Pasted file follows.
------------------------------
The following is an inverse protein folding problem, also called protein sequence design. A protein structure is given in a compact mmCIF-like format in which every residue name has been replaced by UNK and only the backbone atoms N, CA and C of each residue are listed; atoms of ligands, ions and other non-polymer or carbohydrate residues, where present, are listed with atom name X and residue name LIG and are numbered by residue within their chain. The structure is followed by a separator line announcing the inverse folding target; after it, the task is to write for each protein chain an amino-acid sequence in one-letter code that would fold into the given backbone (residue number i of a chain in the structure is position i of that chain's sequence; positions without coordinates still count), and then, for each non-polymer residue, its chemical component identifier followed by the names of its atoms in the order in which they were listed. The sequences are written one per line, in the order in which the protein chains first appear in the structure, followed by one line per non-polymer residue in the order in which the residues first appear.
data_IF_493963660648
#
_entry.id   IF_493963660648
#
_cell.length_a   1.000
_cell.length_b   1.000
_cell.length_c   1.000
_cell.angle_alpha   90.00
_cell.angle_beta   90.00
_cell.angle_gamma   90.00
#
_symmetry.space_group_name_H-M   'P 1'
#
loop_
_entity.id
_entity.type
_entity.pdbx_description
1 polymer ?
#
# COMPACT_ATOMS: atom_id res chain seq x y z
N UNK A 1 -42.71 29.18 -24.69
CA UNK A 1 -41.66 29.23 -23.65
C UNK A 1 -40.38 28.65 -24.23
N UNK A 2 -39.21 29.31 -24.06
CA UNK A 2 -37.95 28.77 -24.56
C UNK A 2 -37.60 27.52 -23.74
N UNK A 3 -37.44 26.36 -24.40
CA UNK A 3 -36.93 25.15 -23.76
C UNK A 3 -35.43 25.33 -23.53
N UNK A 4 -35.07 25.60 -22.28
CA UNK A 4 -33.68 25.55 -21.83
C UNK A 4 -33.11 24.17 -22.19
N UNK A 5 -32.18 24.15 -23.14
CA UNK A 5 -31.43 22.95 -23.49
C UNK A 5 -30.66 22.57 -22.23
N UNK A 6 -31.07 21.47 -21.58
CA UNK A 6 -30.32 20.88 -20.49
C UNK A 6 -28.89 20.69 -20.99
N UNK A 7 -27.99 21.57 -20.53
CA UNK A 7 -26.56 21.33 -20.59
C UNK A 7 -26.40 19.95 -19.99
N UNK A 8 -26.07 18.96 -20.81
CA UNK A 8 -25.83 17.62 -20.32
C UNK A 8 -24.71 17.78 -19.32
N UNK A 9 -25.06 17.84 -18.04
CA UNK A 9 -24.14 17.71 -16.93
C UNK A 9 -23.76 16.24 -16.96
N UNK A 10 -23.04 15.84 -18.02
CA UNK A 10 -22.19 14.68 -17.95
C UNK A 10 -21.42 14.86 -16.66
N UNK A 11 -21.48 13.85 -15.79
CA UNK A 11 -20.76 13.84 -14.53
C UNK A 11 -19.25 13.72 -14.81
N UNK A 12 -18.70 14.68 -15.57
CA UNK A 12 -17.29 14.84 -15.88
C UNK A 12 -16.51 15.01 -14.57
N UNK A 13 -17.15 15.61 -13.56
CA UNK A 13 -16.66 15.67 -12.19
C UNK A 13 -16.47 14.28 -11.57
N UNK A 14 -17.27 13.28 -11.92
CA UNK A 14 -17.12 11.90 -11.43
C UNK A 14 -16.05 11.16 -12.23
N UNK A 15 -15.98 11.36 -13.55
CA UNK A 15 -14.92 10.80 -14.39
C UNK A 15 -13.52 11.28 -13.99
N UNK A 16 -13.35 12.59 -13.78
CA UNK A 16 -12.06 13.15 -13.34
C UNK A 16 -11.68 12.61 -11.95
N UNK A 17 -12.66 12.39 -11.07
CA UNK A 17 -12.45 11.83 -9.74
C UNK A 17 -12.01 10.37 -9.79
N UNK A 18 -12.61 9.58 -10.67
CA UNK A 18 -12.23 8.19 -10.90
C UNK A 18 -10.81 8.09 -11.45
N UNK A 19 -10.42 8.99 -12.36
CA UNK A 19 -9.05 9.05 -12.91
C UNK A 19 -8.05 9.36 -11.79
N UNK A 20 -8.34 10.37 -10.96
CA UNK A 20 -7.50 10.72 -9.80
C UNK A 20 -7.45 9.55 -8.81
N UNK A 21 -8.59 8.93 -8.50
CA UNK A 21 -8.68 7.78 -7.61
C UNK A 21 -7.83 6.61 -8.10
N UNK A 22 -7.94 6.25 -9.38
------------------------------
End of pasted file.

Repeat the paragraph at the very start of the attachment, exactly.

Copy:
The following is an inverse protein folding problem, also called protein sequence design. A protein structure is given in a compact mmCIF-like format in which every residue name has been replaced by UNK and only the backbone atoms N, CA and C of each residue are listed; atoms of ligands, ions and other non-polymer or carbohydrate residues, where present, are listed with atom name X and residue name LIG and are numbered by residue within their chain. The structure is followed by a separator line announcing the inverse folding target; after it, the task is to write for each protein chain an amino-acid sequence in one-letter code that would fold into the given backbone (residue number i of a chain in the structure is position i of that chain's sequence; positions without coordinates still count), and then, for each non-polymer residue, its chemical component identifier followed by the names of its atoms in the order in which they were listed. The sequences are written one per line, in the order in which the protein chains first appear in the structure, followed by one line per non-polymer residue in the order in which the residues first appear.